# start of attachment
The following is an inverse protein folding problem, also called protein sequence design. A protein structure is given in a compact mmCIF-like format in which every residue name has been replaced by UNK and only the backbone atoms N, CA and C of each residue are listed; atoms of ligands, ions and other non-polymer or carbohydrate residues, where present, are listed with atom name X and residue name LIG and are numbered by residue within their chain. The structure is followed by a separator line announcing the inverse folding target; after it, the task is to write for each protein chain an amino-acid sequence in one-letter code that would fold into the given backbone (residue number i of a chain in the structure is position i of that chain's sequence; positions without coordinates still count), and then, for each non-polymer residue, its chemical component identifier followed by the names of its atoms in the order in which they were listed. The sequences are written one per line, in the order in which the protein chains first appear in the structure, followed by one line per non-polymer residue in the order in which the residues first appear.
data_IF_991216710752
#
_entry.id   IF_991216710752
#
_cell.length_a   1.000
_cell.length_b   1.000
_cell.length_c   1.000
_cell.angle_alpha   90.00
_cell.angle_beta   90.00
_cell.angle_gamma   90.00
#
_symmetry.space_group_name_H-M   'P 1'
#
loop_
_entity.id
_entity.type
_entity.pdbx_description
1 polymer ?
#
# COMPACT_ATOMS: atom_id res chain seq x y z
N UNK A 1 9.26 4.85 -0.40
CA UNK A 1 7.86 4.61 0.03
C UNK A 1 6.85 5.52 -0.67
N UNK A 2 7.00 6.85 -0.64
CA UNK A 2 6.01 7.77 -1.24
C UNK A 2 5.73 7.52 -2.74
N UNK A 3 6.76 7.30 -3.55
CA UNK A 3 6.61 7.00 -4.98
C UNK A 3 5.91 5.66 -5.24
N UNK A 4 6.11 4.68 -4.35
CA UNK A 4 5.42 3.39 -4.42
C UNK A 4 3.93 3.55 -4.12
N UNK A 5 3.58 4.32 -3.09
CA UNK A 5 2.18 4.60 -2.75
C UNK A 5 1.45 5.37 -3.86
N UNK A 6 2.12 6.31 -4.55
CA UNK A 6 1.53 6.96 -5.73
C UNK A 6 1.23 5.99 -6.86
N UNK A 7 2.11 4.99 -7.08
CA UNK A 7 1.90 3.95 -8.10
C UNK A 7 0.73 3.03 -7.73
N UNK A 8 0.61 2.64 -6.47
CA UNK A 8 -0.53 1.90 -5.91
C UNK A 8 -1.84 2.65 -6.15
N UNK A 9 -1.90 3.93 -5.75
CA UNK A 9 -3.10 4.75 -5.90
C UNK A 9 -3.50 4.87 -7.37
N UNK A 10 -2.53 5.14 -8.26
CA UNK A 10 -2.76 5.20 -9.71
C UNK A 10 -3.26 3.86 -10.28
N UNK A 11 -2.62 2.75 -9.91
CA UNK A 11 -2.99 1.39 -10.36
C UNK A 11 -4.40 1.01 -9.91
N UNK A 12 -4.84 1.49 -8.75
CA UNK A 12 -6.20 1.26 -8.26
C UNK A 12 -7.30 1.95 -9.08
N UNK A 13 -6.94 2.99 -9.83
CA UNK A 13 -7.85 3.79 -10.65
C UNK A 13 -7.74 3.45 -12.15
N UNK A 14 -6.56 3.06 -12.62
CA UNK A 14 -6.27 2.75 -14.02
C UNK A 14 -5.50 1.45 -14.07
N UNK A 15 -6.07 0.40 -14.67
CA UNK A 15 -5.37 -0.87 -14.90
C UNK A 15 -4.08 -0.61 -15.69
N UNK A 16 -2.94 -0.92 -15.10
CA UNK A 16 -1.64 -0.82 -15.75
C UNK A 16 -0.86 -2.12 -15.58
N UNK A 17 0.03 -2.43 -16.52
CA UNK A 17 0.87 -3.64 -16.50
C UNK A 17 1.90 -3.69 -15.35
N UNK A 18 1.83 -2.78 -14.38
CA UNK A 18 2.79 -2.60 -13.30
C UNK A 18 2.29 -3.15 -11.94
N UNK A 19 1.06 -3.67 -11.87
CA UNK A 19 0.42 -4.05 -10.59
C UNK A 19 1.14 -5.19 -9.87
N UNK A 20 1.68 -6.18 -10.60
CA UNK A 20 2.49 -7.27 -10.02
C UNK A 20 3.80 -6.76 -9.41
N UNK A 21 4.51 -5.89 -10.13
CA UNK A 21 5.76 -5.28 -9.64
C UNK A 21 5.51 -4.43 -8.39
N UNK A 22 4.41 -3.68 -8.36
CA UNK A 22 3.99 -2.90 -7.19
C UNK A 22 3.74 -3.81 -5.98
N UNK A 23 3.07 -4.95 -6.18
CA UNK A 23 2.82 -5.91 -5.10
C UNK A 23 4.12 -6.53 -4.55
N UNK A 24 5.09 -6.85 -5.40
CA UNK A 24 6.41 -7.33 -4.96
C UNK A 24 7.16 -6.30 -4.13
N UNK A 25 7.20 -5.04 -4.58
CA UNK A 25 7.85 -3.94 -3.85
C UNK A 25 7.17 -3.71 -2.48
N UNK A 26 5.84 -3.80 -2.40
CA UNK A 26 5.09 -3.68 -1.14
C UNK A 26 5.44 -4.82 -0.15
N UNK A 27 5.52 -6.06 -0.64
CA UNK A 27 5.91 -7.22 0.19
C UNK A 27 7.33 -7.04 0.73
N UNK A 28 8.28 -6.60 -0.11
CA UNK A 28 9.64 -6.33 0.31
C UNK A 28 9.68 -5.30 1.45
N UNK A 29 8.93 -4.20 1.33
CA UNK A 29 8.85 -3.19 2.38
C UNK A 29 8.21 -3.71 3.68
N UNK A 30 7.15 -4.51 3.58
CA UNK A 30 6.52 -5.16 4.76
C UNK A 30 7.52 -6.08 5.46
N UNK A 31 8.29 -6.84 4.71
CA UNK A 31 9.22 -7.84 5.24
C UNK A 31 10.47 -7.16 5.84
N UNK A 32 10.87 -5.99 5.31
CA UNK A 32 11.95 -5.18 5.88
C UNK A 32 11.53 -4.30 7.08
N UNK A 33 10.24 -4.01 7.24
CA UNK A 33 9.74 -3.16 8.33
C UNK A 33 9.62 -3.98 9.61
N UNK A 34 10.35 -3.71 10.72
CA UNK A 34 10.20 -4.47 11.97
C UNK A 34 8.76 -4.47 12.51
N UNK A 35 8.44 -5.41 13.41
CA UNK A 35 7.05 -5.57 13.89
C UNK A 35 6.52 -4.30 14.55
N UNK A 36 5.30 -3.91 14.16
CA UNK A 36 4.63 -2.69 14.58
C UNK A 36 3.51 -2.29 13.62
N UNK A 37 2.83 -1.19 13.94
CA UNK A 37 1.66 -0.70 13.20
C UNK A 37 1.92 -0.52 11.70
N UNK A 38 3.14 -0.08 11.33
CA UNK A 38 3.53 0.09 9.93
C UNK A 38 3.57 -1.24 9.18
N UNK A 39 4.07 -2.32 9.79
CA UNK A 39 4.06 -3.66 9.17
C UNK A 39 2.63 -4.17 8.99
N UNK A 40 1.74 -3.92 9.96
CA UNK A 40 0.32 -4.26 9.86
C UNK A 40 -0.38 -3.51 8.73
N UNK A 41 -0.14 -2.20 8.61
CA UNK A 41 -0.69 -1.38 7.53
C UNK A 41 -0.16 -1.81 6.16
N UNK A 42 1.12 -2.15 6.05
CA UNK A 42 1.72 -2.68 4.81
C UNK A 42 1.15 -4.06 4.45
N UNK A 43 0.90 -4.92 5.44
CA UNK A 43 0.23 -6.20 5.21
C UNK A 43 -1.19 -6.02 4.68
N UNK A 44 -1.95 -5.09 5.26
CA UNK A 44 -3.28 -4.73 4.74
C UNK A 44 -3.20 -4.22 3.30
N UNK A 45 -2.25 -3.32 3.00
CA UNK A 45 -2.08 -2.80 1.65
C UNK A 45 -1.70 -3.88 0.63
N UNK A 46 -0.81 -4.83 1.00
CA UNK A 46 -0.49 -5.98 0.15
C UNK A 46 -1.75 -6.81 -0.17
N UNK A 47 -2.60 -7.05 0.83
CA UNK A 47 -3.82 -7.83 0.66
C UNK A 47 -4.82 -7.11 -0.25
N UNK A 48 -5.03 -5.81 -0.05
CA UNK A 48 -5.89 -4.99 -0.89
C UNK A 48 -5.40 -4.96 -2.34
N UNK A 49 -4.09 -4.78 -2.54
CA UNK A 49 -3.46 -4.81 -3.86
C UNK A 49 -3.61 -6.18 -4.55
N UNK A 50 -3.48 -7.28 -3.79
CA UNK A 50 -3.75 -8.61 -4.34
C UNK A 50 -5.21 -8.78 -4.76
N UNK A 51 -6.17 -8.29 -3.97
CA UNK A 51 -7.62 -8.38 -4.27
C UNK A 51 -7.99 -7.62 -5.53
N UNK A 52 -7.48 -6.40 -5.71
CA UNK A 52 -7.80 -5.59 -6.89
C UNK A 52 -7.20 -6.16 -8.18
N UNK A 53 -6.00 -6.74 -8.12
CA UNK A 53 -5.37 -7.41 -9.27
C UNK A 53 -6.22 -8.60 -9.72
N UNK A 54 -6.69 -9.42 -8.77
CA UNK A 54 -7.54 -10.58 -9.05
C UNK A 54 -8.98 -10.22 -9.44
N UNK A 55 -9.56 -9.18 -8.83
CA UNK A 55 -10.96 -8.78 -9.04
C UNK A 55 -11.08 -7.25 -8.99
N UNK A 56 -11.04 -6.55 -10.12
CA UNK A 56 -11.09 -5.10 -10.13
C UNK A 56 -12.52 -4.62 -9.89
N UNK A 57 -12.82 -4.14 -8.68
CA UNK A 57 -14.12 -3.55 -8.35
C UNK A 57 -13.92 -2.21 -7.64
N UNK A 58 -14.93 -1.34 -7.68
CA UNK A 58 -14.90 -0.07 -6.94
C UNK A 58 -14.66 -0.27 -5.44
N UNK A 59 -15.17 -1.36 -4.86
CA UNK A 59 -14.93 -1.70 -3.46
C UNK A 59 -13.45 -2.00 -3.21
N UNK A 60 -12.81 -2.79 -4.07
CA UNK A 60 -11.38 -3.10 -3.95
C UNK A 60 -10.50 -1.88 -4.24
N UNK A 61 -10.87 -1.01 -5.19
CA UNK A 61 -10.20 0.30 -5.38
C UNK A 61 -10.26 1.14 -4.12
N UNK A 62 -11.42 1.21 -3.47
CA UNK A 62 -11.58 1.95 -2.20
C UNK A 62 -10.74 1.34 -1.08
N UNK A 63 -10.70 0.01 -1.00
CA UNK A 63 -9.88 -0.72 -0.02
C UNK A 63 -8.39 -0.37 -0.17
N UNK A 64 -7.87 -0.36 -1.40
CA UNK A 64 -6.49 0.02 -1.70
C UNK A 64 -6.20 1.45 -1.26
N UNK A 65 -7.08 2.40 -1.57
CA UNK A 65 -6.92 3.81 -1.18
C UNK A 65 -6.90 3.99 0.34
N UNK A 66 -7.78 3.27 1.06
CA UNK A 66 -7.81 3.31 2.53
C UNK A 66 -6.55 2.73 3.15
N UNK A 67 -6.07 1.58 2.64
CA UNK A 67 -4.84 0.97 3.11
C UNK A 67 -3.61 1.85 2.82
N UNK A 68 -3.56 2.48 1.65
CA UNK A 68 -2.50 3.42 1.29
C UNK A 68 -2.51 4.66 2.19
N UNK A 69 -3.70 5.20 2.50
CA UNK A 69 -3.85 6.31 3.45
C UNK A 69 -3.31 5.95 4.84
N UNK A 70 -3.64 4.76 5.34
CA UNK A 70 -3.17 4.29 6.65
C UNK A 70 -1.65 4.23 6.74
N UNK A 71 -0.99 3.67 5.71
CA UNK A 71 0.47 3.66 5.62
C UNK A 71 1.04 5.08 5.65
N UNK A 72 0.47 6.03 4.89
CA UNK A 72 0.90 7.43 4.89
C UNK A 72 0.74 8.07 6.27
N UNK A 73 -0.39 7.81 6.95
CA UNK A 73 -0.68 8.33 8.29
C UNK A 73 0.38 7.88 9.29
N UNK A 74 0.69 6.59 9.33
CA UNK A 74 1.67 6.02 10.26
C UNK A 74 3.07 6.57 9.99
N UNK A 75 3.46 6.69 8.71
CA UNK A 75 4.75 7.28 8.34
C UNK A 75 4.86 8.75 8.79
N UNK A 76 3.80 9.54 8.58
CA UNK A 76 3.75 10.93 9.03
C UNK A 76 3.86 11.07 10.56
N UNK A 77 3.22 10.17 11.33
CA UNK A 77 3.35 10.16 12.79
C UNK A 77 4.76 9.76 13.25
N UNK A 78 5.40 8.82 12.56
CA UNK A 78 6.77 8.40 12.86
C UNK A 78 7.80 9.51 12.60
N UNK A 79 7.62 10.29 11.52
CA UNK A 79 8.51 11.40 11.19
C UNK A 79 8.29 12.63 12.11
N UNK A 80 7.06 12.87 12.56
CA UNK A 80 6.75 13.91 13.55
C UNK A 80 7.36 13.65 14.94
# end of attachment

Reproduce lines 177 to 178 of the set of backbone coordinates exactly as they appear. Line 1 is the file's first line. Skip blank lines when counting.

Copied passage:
C UNK A 52 -7.20 -6.16 -8.18
N UNK A 53 -6.00 -6.74 -8.12